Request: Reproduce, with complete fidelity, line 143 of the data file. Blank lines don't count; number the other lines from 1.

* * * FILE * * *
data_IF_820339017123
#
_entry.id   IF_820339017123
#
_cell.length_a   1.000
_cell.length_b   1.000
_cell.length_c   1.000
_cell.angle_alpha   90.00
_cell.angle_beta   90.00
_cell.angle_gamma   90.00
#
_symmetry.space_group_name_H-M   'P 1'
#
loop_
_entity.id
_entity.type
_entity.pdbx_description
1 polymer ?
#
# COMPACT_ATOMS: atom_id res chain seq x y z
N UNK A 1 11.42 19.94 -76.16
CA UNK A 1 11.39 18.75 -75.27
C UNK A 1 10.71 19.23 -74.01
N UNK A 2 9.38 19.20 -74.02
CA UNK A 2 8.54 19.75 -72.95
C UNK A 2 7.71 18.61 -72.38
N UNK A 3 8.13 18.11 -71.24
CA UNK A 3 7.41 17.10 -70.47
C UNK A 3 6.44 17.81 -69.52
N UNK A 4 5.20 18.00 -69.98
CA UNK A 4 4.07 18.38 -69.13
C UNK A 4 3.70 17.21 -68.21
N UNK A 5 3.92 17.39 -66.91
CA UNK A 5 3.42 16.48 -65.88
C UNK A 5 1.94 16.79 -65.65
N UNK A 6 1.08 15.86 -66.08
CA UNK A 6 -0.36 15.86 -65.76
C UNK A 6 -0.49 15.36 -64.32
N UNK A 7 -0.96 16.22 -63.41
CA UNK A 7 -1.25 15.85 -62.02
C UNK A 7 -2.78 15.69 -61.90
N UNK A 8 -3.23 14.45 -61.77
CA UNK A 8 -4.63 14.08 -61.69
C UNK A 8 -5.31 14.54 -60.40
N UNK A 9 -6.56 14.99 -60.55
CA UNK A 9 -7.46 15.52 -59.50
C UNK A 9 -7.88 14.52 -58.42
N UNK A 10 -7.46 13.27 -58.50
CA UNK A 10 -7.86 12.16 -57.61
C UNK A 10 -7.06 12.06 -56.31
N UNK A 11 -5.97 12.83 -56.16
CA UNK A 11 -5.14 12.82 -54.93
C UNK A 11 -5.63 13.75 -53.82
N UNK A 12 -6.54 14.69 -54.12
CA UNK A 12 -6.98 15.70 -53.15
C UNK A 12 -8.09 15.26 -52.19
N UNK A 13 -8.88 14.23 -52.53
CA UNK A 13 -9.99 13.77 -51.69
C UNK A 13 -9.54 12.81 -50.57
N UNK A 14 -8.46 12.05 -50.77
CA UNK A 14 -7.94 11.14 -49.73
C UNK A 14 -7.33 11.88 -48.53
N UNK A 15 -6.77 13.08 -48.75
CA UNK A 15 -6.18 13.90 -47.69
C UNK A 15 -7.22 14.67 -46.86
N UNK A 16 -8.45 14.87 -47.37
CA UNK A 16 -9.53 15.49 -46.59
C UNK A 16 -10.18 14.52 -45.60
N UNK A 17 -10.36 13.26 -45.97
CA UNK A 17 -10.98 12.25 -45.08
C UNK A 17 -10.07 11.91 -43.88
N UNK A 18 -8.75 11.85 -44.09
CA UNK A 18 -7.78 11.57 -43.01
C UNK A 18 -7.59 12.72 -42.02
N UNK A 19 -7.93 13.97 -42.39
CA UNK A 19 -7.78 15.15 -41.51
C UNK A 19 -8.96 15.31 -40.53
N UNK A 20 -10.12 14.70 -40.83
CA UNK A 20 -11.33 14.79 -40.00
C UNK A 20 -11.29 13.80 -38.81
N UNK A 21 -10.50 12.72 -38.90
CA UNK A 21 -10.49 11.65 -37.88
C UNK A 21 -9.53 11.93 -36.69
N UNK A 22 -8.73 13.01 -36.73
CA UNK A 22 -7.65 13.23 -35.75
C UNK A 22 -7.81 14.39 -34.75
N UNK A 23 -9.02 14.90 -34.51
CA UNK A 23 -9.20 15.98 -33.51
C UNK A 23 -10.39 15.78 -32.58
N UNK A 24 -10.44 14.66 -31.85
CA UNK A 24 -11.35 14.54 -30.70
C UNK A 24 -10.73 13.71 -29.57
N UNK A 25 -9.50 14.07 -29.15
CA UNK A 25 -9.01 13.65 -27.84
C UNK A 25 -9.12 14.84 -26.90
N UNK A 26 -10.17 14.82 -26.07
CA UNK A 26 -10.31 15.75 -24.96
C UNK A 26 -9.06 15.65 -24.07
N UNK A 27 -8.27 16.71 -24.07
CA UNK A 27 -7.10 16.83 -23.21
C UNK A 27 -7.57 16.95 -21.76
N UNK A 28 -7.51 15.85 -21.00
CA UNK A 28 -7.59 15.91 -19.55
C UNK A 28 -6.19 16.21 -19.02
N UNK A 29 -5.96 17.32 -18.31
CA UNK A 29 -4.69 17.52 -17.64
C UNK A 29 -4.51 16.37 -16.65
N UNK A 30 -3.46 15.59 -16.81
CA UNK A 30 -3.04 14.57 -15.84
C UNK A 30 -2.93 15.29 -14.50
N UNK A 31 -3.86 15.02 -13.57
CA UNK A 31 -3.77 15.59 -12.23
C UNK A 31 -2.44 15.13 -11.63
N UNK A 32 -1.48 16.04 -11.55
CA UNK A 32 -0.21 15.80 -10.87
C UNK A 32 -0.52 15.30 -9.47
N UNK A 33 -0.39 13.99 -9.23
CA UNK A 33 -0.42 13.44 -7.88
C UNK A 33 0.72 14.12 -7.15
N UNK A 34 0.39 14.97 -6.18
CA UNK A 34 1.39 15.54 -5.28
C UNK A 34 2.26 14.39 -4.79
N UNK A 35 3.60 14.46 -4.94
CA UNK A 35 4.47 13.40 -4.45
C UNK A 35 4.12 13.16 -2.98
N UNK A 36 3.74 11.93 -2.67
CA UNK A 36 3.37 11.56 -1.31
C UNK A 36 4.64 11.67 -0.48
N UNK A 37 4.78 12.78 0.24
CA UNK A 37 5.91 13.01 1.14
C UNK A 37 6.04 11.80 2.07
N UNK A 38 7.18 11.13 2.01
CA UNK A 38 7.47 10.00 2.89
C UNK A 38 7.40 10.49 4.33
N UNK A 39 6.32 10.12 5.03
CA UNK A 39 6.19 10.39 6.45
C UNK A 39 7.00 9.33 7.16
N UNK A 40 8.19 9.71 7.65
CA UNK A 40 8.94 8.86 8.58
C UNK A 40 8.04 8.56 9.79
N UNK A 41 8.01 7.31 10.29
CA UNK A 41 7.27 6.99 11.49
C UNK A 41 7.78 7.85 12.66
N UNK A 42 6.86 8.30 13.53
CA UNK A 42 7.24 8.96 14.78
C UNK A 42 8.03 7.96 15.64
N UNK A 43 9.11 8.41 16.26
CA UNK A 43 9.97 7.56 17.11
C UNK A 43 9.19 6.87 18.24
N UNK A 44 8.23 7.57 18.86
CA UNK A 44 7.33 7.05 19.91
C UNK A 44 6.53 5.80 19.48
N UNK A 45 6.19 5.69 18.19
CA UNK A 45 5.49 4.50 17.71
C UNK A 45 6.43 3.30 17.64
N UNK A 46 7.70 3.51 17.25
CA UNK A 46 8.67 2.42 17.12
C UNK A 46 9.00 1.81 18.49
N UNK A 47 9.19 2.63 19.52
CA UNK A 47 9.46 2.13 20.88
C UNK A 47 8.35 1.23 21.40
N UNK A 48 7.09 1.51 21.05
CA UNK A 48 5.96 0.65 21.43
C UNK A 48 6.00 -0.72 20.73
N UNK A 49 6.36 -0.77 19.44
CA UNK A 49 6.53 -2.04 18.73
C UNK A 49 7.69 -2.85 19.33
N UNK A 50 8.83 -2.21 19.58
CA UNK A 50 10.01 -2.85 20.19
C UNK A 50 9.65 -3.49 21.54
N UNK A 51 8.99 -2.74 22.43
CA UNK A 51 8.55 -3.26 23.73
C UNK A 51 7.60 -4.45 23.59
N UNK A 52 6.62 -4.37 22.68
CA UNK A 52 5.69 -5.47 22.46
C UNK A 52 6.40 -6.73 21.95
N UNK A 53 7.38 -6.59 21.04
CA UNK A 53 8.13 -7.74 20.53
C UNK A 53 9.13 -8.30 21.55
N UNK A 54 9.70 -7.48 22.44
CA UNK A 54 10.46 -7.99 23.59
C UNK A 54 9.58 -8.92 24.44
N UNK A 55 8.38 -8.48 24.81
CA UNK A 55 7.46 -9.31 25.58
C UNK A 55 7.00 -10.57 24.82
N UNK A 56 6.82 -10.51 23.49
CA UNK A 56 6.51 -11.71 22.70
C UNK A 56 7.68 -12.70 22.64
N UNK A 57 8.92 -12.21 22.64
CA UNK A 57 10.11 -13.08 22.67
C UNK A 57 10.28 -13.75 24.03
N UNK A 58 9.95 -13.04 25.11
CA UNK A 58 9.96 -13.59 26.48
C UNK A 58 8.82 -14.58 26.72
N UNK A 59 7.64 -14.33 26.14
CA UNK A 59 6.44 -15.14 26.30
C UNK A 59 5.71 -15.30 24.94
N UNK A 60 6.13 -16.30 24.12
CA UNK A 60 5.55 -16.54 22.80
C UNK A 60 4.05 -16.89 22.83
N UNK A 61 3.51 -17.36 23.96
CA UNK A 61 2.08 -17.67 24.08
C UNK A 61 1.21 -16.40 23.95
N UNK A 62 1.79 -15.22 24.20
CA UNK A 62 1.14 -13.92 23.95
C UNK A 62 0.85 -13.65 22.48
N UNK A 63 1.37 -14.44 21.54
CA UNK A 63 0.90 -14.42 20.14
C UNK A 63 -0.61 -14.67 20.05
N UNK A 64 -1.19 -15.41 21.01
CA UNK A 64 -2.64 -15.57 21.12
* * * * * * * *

C UNK A 41 7.78 7.85 12.66